I echo Zainul Arifin's thoughts on national schools being the solution to our unity woes
. (thanks to Aisehman
for the heads up)
I'll give you a sample. I won't quote any 100 million ringgit research that was done in 3
weeks. I won't refer to any smart-ass publication written by some pakar
something. I give you...myself.
I was brought up in the national school system during my primary years. I went to St. Paul primary in Seremban up till I was twelve before being shipped out to Ipoh in Form One.
Let me tell you about St. Paul.
St. Paul primary isn't a popular choice among Malay parents in Seremban as opposed to KGV or Seri Kelana. My parents sent me there because my cousins went there too. Talk about cronyism.
Anyways, Malays are not the dominant race in St. Paul. With a name like that, you would have forgiven the Malay parents for being a bit worried. I think the majority was Indians. Or Chinese. I'm not sure. But it wasn't Malay, that I'm sure of.
But it had a good mix of all the races. And it never felt awkward to me. During primary, I had a good number of non-Malay friends. We played Pepsi-cola together. We played football together. It was fun. We were all friends. I think of Ah Bengs and Muthus as friends and not what their race were. I remembered Lim Kah Wee with his big bottle of water (he used the F&N cordial bottle). I remembered Satesh with his awesome pace in the 200 meters (I ran the relay race back then). I remembered Kenneth with his geeky face but he had a great collection of the Three Investigators. Oh, how we loved the Three Investigators! We would sometimes pretend that we were the super-sleuths with namecard and all. Hahaha...what a riot.
But as my primary days drew to a close, so did my relationship with these people. I was sent to a fully residential school in Ipoh. I always think of residential schools being Sekolah Jenis Kebangsaan (Melayu). Why? Because of the lack of non-Bumis in them. So how are they any different from the vernacular schools? Same goes with the MRSMs.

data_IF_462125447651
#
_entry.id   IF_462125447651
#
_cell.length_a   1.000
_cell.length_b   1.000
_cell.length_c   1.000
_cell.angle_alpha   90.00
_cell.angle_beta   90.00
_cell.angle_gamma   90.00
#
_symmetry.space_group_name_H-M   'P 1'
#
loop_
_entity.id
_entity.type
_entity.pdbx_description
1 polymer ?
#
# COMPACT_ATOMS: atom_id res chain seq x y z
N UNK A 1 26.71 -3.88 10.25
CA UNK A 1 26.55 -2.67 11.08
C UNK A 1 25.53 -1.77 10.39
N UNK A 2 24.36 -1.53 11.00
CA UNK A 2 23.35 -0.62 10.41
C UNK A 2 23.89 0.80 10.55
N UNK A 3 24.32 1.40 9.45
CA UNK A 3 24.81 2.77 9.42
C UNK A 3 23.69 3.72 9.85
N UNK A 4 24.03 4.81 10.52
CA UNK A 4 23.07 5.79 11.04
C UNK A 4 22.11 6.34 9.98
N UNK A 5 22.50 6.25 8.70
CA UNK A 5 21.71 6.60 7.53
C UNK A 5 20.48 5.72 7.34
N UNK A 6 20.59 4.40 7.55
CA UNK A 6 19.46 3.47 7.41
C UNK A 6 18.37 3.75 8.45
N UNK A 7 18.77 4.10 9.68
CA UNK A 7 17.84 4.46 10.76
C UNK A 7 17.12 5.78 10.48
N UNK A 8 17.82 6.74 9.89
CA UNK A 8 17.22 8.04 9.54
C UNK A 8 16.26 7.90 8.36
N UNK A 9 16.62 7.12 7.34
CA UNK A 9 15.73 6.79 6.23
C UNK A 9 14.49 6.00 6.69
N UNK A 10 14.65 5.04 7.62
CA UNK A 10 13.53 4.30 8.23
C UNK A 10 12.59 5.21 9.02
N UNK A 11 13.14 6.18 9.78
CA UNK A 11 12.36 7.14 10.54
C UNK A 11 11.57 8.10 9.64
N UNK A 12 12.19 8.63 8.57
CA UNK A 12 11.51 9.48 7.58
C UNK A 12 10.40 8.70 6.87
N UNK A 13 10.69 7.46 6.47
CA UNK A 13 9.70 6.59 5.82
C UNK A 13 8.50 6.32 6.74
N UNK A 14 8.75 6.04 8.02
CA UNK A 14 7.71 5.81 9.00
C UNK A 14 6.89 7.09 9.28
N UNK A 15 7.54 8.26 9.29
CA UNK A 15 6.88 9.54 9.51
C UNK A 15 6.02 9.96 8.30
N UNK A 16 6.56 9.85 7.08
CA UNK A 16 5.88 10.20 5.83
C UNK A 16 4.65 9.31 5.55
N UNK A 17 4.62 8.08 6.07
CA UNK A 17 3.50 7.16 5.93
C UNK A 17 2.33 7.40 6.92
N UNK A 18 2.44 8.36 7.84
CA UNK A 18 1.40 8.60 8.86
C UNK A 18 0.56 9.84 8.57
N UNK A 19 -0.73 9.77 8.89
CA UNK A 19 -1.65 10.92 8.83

Five years spent with the same people with the same ethnic background certainly had its effects on me. The result? I tend to stick to the people of my race in my varsity days. Good thing there were a few college projects in which I participated in that involved other races. And good thing my Faculty had a good mix of people as well. There were a few exceptions such as Kin Seng and Yew Fei who I can have a glass of teh tarik
with anytime. Other than that, it was merely professional. If I didn't have any business with you, I don't want to know you.
Up till today. I don't have that many non-Malay friends. And if you mean friend as in people you know outside of work, then the list dwindles even more.
Which is scary in this multi-ethnic society of ours. I'm just one example. What about the people who go to Chinese schools and study abroad? What about the Malay kid who went to sekolah pondok
and took up Pengajian Islam in university? When do these people actually even have contact
with other races?
Does the Chinese guy only have contact with a Malay when he's buying nasi lemak
? Or when he's applying for a MyKad? And the only Chinese guy the Malay kid knows is the local towkay kedai runcit
? Or the nyonya who delivers the papers?
This dangerous scenario is a perfect brew for disaster. Our kids don't even know each other. We just wish Gong Xi Fa Chai without knowing what's it all about. People just say 'Selamat Hari Raya' because the Petronas ad says so.
And can we really blame them? I for one, blame the school system which systematically segregates us. What are we to become as a nation? Are we just a bunch of pretenders who grins on TV saying muhibbah
and waves the flag? Are we really proud that we're a multi-racial community yang hidup aman makmur
? Is Malaysia truly Asia?
The first step in bridging the gap between the races is through our schools. And like Aisehman said, the faster we do it the better.
o o o o o o o o o o o o o o o o